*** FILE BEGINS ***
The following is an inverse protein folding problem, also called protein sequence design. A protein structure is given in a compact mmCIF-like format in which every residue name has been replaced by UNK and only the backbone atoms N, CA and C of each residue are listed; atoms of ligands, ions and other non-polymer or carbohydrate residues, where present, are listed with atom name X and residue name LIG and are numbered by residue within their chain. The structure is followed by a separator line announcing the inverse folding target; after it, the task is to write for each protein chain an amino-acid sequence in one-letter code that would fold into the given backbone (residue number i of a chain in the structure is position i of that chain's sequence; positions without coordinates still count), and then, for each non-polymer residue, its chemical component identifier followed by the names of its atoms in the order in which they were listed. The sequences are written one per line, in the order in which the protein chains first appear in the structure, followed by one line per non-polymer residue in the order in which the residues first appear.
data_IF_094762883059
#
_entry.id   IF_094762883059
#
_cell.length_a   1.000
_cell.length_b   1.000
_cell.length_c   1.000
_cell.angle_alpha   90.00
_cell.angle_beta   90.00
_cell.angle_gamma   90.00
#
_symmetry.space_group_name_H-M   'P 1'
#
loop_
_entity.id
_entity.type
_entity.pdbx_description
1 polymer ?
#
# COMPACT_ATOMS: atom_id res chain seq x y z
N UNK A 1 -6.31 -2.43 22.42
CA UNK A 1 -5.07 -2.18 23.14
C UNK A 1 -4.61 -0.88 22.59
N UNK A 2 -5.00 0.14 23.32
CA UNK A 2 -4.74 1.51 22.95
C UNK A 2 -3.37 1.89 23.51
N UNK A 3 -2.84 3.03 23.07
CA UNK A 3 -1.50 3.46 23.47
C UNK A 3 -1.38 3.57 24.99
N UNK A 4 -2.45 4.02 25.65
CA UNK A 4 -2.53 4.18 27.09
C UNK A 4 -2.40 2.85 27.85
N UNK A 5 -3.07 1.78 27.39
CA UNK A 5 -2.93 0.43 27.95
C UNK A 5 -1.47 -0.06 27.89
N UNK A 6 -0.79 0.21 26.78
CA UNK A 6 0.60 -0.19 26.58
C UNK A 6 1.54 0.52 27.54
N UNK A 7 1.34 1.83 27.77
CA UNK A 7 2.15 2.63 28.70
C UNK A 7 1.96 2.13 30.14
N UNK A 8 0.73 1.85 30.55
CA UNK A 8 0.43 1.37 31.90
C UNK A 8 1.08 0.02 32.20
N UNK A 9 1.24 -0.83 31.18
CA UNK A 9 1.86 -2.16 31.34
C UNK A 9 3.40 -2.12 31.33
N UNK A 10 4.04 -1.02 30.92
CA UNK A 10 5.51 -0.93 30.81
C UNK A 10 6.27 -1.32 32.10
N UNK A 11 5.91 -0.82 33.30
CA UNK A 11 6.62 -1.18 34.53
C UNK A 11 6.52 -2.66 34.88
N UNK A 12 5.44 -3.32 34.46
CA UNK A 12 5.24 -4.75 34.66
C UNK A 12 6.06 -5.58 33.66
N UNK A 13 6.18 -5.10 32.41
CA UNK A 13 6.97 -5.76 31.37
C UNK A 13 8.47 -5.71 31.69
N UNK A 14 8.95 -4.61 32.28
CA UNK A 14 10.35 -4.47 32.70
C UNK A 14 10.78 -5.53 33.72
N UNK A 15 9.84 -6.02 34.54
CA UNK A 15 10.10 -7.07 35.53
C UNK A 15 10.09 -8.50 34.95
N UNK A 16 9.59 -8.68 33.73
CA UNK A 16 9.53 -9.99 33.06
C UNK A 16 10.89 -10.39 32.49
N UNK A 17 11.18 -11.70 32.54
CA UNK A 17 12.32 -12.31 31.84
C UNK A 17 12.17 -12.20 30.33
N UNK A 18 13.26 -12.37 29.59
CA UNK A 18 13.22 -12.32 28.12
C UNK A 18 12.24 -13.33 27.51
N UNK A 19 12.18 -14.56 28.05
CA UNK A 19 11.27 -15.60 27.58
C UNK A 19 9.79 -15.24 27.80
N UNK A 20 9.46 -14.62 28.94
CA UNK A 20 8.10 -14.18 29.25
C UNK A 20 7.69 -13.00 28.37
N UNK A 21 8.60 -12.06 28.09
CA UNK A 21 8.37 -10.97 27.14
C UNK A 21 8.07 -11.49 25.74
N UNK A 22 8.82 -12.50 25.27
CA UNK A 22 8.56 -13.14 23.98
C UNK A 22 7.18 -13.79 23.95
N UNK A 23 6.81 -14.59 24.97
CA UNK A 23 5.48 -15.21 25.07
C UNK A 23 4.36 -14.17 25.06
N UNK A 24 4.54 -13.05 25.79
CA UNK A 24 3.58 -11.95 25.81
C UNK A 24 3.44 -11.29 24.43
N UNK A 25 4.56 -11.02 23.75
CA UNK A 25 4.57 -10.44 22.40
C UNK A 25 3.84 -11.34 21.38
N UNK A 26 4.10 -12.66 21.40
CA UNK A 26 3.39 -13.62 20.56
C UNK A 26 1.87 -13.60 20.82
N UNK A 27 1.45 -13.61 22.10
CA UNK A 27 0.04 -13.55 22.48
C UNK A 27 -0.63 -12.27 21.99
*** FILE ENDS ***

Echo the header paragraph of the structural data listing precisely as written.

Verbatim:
The following is an inverse protein folding problem, also called protein sequence design. A protein structure is given in a compact mmCIF-like format in which every residue name has been replaced by UNK and only the backbone atoms N, CA and C of each residue are listed; atoms of ligands, ions and other non-polymer or carbohydrate residues, where present, are listed with atom name X and residue name LIG and are numbered by residue within their chain. The structure is followed by a separator line announcing the inverse folding target; after it, the task is to write for each protein chain an amino-acid sequence in one-letter code that would fold into the given backbone (residue number i of a chain in the structure is position i of that chain's sequence; positions without coordinates still count), and then, for each non-polymer residue, its chemical component identifier followed by the names of its atoms in the order in which they were listed. The sequences are written one per line, in the order in which the protein chains first appear in the structure, followed by one line per non-polymer residue in the order in which the residues first appear.